From the Desk of Matthew Dowling
P.O. Box 1702
Uniontown, PA 15401
For Immediate Release
Contact: Matthew Dowling
Letter to the Editor: “Fetterman is brave for taking steps to get the treatment he needs.”
By Matthew Dowling
Over the last several days this story has been on my radar, and I have chosen not to comment or say much publicly – but I think now may be the time to end my silence. The story: “Fetterman Checks In to Hospital for Treatment of Clinical Depression.”
Let me start by dispelling the rumors that I am a perfect human being who can show empathy and understanding in every situation. I’ve been on the sidelines or directly engaged in politics since the early two-thousands, so my mind started thinking the things that political consultants get paid to pose as questions: “was there a disorder that was concealed from the public during the campaign?” Or “why did his wife stay back in Braddock rather than being in D.C. for the State of the Union?”
Then, the less aggressive, more human, perhaps more likeable part of my brain kicked in and suddenly I was flushed with sincere empathy and concern for Senator Fetterman – a man I have personally sparred with during my time in the Pennsylvania House and his time as Lieutenant Governor.
The decision to seek psychiatric help could not be one of ease and that’s why I felt the need to write and speak out. See, I have had my own personal challenges; some that I have lived out publicly and others that I have silently confronted. For the past several years I, like 13.2% of Americans, have been on antidepressants. The only difference is I refused them for a long time when my practitioners suggested them, because I worried about my political future and “what people would think.” And that was with the legal protection of HIPPA being on my side, but I have had dinner with enough Doctors to know that veil is sometimes pulled back.
This will come as no surprise because it’s been widely covered, and I’ve tried to be transparent about the fact that during my time in office I developed a substance abuse problem with alcohol. The isolation that is created by a divide of the imaginary versus the reality becomes staggering. We, as politicians, spend so much of our time telling you, the voter, why we are the best to earn your vote that many times the elected are placed on unreasonable pedestals. Voters, at least those who are not complete cynics, have been conditioned to expect perfection.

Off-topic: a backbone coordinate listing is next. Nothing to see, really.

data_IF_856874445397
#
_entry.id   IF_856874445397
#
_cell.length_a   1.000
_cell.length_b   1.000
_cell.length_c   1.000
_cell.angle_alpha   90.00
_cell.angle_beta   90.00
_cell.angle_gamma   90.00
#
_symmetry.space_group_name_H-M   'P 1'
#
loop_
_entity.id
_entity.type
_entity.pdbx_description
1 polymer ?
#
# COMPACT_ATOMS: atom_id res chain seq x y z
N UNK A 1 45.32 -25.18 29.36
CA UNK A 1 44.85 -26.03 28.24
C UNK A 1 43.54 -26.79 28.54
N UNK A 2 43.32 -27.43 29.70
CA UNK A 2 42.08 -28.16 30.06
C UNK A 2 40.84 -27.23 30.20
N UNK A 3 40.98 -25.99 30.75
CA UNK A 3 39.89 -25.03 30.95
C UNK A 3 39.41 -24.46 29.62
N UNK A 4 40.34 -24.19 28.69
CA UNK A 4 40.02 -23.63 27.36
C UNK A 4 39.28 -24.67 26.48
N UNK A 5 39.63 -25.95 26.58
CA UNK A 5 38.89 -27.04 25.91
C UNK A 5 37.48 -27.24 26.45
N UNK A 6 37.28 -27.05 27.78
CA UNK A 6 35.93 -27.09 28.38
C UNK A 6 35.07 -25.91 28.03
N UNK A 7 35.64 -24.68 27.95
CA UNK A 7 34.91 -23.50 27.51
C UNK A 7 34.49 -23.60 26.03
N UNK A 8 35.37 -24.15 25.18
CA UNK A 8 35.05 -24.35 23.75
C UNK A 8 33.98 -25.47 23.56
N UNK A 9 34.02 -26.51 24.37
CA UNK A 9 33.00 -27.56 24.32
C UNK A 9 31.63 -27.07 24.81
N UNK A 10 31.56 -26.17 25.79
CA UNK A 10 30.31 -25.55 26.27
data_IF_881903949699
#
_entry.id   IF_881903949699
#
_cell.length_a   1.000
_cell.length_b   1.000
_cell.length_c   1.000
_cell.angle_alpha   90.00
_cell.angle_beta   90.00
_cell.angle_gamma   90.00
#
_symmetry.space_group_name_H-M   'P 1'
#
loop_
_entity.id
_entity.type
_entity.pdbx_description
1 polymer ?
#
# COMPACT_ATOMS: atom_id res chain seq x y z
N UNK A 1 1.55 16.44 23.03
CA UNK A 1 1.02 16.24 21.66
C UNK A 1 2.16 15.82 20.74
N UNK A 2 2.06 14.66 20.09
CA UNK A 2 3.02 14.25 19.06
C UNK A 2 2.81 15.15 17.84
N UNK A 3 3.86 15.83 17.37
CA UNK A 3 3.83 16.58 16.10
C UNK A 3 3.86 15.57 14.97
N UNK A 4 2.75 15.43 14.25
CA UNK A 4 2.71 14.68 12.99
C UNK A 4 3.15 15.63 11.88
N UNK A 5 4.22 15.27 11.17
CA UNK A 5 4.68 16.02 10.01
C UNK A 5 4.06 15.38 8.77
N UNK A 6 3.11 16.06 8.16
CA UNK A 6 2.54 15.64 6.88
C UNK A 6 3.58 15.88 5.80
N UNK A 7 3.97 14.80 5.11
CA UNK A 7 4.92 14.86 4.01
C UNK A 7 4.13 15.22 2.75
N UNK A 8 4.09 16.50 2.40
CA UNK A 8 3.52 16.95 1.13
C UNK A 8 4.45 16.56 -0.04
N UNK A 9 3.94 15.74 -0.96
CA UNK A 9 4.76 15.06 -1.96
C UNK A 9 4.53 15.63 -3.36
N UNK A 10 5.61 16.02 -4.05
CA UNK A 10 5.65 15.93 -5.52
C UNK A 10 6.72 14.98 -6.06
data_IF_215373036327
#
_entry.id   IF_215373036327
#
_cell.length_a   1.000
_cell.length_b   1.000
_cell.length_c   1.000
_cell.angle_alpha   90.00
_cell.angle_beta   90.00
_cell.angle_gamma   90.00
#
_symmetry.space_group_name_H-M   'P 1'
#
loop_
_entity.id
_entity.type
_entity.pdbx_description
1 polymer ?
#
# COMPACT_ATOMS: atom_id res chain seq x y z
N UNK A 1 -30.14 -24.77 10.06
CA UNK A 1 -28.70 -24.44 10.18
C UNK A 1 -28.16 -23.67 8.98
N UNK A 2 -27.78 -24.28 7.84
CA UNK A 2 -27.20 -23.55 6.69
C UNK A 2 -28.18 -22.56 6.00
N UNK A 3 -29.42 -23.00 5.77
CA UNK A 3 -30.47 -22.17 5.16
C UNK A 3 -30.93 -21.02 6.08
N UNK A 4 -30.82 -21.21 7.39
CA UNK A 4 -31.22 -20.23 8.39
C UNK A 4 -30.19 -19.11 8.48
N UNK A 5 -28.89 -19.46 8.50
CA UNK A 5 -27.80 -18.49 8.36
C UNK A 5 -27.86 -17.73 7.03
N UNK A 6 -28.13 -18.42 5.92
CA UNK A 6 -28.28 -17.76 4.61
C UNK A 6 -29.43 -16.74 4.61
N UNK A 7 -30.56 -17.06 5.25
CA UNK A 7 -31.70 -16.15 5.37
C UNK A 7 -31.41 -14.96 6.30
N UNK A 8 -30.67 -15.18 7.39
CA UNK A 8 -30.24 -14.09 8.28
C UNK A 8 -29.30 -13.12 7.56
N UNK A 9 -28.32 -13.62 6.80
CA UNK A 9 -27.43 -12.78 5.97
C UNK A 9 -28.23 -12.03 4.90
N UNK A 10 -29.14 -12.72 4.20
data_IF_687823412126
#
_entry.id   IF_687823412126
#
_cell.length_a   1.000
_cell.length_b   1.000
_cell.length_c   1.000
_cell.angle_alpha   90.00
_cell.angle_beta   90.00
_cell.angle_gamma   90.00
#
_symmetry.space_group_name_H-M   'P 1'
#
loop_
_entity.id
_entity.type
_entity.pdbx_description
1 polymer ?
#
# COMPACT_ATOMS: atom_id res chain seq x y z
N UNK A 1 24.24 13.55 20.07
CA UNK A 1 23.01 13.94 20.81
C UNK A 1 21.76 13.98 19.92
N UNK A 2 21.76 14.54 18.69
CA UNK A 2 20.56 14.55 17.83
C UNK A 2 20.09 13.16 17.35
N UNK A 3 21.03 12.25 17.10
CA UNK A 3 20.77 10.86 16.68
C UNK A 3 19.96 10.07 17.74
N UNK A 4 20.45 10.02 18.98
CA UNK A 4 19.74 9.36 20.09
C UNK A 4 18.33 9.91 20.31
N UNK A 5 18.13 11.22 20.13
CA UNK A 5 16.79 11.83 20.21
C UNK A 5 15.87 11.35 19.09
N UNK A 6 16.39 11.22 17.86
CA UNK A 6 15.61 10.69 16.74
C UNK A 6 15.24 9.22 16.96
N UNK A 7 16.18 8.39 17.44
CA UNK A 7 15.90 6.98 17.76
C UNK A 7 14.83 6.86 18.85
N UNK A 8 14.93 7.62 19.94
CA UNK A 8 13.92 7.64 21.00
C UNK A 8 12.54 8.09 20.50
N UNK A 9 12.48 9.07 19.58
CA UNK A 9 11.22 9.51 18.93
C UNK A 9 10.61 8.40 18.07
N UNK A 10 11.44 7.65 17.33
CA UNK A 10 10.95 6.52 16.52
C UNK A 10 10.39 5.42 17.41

So, with all this in mind, I have three thoughts to leave with you:
One, Senator Fetterman’s courage to ask for help, something politicians and men are not taught to do, should be accepted with the highest regard. I can’t see our politics ever aligning, but I wish him a quick recovery and I think his openness and honesty through this journey should be commended. Honesty should be the number one virtue we look for in a politician.
Two, for my colleagues who are still out there circulating petitions and knocking on endless doors – let’s treat the voters as if they are the intelligent, understanding human beings that they are. Let’s stop checking the boxes for the voters and start running on how we are going to improve the world for our children, and our children’s children. Let’s win elections based on ideas and not on the fact that we are middle class, relatively good looking, white men, with 2.5 kids and a beautiful wife on a glossy mail piece or billboard. (I lucked into the formula. My wife is one of the most beautiful redheads I’ve ever seen, I have two strapping young boys, and I guess our dog Brooks equals .5 of a kid.)
Finally, voters demand more. Hold our feet to the fire and get the answers you need to hear, don’t allow rhetoric to pass as ideas. Accept when a politician say’s, “I don’t know, I’ve never considered that” and make them circle back with an answer after they have had time to think. But, at the end of the day remember that those who are public servants are flawed humans not much different from those who join you around your holiday tables.
Those experiencing depression or having thoughts of suicide can call the National Suicide Prevention Lifeline 24 hours a day at 800-273-8255 or text “HOME” to the Crisis Textline at 741741. Anyone facing personal challenges with alcohol, drug, or other addiction to seek help from resources available to them, including: Fayette County Drug and Alcohol Commission Inc. (FCDAC Inc.) by calling 724-438-3576 or Recovery Centers of America (RCA) at 412-871-4410.
Matthew Dowling is a husband and father who resides in Uniontown, Pennsylvania where he served as a State Representative for six years and currently hosts the podcast, Commonalities, on WMBS radio. He is a contributing creator with the national forum BabyBoomers.com and a published author. Write him at Matthew.Dowling@Coordinated360.com.
# # # # #